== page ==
Exploring the art of moving pictures

Cinema is a visual language that tells stories in moving images. Pictures put in motion have a completely different effect than when they are static. Cinematic Art is a merging of many disciplines and crafts to create a powerful emotional experience.

What is Cinematic Art?

Bruce Block

Sergei Eisenstein Endowed Chair in Cinematic Design

USC School of Cinematic Arts

Artists struggled with Cinematic Art long before the first camera was invented. The elements of movement and time are challenging to convey in a still image, but some of the earliest efforts can be seen in the cave paintings at Altamira which depict animals with multiple legs: The artist was attempting to illustrate running movement.

Battleship Potemkin

(c.1925)

By the late 19th century, the movie camera allowed picture makers to use real movement and time. The earliest published pioneers of Cinematic Art were a group of Russian filmmakers, the most famous being Sergei Eisenstein. These early filmmakers believed that the new cinematic element was “montage” or what we call today: editing. Montage meant that for the first time, a picture maker had control over the length of time a viewer looked at an image, the actual movement of the image and the ability to edit different shots together.

The Kuleshov Effect
(c. 1910s)

Editing the arrangement of images onscreen proved to be an invaluable tool in controlling the entire visual experience, informing the mood and manipulating an audience’s interpretation. In a famous experiment by another Russian filmmaker, Lev Kuleshov, he alternated identical close-ups of a man’s expressionless face with three other, completely unrelated shots: a bowl of soup, a child in a coffin and an attractive woman on a couch. The close-up of the man was always identical in its impassivity, but the audience interpreted his expression as different each time. Depending on what he was “looking at,” they perceived the feeling of hunger for the soup, grief for the child in the coffin, and desire for the woman on the couch. This discovery was a revolutionary milestone in Cinematic Art.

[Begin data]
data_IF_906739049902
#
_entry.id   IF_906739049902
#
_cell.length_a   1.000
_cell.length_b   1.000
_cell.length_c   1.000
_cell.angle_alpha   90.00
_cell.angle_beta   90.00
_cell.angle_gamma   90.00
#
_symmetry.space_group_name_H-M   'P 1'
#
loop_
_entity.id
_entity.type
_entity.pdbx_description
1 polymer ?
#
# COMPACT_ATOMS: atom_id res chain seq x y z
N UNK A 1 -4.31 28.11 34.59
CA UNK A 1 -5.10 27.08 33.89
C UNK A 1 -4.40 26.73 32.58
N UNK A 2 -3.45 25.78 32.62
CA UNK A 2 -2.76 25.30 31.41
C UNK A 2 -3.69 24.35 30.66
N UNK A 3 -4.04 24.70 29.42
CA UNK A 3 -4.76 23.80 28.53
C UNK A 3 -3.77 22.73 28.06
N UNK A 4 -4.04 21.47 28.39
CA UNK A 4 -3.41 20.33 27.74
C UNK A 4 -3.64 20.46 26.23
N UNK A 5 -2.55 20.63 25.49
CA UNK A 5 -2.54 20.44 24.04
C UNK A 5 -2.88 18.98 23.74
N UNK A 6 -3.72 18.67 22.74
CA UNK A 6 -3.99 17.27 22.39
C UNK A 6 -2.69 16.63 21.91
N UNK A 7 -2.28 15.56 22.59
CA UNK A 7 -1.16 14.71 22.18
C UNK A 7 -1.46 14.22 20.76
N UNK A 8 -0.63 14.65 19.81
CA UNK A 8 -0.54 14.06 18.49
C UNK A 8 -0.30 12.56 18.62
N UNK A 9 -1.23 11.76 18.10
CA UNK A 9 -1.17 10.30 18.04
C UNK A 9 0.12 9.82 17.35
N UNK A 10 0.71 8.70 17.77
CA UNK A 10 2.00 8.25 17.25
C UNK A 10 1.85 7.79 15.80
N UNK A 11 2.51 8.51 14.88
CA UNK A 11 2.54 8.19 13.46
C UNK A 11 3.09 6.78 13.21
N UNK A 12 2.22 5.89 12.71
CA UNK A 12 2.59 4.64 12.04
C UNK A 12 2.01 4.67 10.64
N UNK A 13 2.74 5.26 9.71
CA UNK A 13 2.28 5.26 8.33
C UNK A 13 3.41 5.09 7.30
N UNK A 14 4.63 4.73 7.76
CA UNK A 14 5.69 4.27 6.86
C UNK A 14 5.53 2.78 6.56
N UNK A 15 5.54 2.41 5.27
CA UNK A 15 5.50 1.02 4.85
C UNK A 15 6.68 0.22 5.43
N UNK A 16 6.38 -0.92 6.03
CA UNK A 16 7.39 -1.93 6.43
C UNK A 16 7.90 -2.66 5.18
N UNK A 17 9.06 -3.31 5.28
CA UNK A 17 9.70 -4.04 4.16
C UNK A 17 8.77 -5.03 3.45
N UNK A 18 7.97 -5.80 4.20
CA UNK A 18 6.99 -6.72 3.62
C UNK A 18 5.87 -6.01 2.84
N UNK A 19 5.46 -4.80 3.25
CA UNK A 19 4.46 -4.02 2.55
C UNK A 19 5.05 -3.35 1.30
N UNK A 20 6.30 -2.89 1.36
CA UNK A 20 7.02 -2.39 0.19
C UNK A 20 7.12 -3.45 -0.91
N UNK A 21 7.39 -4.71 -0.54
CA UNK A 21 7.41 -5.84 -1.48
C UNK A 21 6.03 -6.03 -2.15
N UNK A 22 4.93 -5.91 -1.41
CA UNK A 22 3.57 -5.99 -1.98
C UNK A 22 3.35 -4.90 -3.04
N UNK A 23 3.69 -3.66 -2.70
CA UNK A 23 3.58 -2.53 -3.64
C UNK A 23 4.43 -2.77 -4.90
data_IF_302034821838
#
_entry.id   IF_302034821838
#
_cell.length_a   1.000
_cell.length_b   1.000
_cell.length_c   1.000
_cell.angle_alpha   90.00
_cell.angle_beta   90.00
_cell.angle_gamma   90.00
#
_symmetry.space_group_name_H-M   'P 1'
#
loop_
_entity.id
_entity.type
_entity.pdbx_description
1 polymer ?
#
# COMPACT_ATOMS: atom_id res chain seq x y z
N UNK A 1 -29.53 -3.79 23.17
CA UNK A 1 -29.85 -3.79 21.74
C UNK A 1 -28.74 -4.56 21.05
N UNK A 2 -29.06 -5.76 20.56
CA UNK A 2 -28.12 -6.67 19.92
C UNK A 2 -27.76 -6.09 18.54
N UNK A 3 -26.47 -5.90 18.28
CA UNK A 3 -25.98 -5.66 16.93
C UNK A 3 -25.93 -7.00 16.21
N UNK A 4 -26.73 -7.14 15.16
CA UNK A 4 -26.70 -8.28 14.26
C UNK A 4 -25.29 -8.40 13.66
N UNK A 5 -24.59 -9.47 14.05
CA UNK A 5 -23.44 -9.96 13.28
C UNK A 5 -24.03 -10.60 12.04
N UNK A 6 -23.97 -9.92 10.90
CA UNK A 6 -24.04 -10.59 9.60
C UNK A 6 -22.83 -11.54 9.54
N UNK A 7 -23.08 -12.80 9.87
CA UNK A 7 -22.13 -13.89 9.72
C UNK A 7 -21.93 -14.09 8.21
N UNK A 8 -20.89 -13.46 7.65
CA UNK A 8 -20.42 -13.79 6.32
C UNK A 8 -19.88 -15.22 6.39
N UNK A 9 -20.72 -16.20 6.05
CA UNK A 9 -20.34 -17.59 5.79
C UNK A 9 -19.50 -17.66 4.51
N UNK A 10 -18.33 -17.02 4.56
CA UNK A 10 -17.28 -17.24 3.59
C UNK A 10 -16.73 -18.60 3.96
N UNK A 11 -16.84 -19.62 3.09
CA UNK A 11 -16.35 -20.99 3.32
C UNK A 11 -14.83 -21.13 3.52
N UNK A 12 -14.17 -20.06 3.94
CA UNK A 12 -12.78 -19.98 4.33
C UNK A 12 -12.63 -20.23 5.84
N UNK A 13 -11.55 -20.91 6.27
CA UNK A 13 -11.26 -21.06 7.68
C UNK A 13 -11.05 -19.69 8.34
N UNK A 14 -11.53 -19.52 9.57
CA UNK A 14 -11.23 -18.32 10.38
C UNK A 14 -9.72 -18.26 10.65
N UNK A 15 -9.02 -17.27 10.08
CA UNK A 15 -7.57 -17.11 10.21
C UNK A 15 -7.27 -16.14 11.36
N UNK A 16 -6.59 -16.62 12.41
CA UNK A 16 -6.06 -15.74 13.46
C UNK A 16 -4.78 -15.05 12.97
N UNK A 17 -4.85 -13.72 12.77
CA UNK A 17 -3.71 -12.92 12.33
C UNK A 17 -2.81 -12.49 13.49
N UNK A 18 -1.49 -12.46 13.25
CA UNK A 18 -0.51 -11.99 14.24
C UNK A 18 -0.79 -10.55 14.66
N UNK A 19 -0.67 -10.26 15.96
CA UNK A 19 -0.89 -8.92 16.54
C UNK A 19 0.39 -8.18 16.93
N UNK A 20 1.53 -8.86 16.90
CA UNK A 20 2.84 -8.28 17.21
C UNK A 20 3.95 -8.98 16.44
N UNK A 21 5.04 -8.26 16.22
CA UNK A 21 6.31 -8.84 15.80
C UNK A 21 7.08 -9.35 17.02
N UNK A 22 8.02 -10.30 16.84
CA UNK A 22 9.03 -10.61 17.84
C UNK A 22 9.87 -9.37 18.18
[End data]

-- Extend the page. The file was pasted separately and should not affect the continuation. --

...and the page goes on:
Another key aspect of Cinematic Art is the movement of the camera, which controls the audience’s point of view. The camera can move towards or away from the subject, rise up or down on it, pass by it moving left or right, or circle around it. Psychologically, each type of camera movement communicates something different to the audience. For example, as Alfred Hitchcock felt, moving the camera closer to a subject usually increases narrative intensity.

Cinematic Art is a powerful force in the world of Narrative Art, arming storytellers with ever-improving tools to bring their narratives to life. If a picture is worth a thousand words, surely a film is worth a million.

Indiana Jones™ and the Last Crusade

(c.1989)

About the artwork

The Museum’s collection, launched with inspired objects from George Lucas’s personal holdings, is growing to encompass an unparalleled presentation of narrative art forms. Gifts from George Lucas, his family and trust will help the collection grow to show a breadth of narrative art forms, ranging from classic illustrations by Norman Rockwell to cutting-edge digital works of the 21st century, as well as a range of painting, children’s art, comic art and photography from many periods and cultures. Some of the featured artwork is not a part of the Lucas seed collection and is here to illustrate the role cinematic art plays in narrative art.

Lucas Museum of Narrative Art